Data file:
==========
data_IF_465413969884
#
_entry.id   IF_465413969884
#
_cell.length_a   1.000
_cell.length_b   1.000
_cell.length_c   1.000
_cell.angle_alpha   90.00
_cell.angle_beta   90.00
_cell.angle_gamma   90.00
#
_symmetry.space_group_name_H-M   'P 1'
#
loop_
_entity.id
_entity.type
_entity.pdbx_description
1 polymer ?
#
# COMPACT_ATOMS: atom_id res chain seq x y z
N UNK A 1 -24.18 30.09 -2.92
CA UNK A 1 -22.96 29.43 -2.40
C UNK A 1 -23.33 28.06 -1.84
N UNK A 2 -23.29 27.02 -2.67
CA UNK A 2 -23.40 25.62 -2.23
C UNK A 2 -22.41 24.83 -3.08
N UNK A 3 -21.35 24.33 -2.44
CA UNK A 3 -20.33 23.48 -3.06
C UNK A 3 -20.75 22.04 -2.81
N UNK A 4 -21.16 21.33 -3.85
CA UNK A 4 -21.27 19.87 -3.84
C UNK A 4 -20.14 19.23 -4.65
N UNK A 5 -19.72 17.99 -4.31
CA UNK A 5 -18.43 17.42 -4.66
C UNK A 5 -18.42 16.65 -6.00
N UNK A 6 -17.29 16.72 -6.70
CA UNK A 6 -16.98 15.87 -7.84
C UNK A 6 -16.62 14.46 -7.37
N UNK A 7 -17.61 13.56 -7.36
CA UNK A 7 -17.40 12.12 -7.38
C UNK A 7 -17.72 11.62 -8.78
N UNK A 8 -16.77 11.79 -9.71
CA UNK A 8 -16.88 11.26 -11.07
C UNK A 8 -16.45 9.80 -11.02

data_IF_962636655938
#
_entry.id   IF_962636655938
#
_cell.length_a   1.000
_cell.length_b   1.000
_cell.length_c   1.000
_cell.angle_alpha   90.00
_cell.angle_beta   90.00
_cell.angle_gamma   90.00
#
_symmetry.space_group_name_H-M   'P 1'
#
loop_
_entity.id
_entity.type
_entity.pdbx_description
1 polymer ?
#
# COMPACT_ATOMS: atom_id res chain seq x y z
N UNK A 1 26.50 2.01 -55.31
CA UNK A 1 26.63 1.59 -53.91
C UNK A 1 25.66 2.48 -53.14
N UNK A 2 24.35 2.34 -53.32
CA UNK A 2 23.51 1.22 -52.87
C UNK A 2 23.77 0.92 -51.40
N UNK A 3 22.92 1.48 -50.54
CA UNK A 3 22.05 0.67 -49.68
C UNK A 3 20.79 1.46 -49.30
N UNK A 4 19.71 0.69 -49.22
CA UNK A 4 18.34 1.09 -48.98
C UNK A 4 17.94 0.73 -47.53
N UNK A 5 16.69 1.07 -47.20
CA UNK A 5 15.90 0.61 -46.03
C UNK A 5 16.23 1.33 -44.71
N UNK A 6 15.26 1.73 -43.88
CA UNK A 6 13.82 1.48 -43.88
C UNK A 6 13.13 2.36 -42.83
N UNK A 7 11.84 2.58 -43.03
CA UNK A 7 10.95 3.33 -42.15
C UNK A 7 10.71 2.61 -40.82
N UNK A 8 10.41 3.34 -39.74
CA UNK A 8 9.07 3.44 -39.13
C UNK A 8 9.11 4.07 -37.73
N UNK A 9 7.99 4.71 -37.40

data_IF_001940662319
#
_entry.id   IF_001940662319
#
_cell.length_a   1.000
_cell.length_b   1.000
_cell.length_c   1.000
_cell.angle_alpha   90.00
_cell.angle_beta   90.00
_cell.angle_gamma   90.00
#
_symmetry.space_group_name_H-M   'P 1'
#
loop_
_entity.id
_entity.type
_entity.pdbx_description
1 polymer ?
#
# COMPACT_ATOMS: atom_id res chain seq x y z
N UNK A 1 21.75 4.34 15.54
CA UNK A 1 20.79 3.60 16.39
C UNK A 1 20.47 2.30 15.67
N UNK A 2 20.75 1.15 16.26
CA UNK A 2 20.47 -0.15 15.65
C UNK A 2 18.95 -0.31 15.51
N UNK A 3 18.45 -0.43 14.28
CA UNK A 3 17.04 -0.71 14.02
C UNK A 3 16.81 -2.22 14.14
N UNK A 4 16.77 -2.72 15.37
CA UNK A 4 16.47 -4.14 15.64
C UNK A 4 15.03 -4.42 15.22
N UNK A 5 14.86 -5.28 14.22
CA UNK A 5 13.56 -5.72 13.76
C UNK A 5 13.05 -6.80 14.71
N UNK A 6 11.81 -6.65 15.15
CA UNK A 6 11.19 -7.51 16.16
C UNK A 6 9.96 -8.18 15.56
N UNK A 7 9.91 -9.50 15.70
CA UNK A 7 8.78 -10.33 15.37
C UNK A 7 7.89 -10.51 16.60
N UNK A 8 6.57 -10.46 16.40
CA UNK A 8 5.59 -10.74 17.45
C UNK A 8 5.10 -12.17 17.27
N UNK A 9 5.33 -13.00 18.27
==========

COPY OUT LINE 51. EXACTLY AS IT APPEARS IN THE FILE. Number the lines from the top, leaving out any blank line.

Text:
_cell.length_c   1.000